Freud’s Eros

Significantly Freud – Eros

This painting of a small broken statue of Eros is one of my twelve smaller gilded paintings which together form Significantly Freud: Icons for a Jewish Atheist, representing my favourite twelve artefacts from the private collection of Sigmund Freud.

The Greek god Eros, the god of love, lust and the creative urge, is the source of our word ‘erotic’. His wife was Psyche, the origin of our word Psychology. The daughter of Eros, according to some myths, was Hedone, from whom we get our word “hedonistic”. 

Eros was supposedly the most handsome immortal with arrows of gold and lead. The golden arrows had dove feathers and these arrows could wound the hearts of humans leading to instant love. Being pierced by the lead arrows, which had owl feathers, led to indifference or distaste. In Roman mythology he was Cupid.

Die Begierde (Desire)

The painted red script, Die Begierde, translates as “Desire”. For me this signifies Freud’s psychoanalytic focus on the libido and sexual desire as dominant themes in his theory of psychoanalysis.

Freud’s original terracotta statue of Eros came from 300 BC Greece. It is only a tiny 85 mm x 50 mm size.  He found it charming, even though it was battered and broken.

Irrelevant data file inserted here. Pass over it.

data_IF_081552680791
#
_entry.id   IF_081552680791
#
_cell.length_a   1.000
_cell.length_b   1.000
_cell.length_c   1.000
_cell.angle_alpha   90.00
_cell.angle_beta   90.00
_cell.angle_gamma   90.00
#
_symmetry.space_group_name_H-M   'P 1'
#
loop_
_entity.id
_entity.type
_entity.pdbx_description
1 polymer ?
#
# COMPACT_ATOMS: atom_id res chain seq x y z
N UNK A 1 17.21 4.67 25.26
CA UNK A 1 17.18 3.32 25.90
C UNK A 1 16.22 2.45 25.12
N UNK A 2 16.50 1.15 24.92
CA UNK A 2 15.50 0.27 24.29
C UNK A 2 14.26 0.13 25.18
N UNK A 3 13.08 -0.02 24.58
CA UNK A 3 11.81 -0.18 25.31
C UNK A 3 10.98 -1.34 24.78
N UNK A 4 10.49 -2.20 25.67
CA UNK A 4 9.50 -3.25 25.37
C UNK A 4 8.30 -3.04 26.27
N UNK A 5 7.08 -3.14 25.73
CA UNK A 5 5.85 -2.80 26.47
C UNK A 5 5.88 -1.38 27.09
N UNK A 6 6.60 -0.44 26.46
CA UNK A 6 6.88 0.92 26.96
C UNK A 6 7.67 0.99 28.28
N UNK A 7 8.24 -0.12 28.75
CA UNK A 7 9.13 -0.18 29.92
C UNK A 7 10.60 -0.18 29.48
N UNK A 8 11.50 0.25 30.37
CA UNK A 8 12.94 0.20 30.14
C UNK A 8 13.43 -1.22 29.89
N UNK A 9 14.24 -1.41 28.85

One of my original sketches for this painting.

“This small figure of Eros, with a loop for hanging, was meant to be suspended in flight. In Greek mythology, Eros is the god of love and lust and the son of Aphrodite. This object is most likely from Tanagra, an archaeological site where such sculptures were mass produced and unearthed in large quantities from grave sites.

This Eros has his left leg forward and his right arm raised across his chest. Around his head is a narrow band and draped across his lower body is a chlamys, the robe worn by men. On his feet are boots. A clay loop between the figure’s wings (at rear) indicates it was designed to be suspended. Winged figurines were sometimes suspended from the ceiling of a home with ribbons.” (Freud Museum, London)

The colour of the frame and desktop in this painting was inspired by the colour of Freud’s desk, as well as some of the colours found in the beautiful tribal cushions and rugs around the room.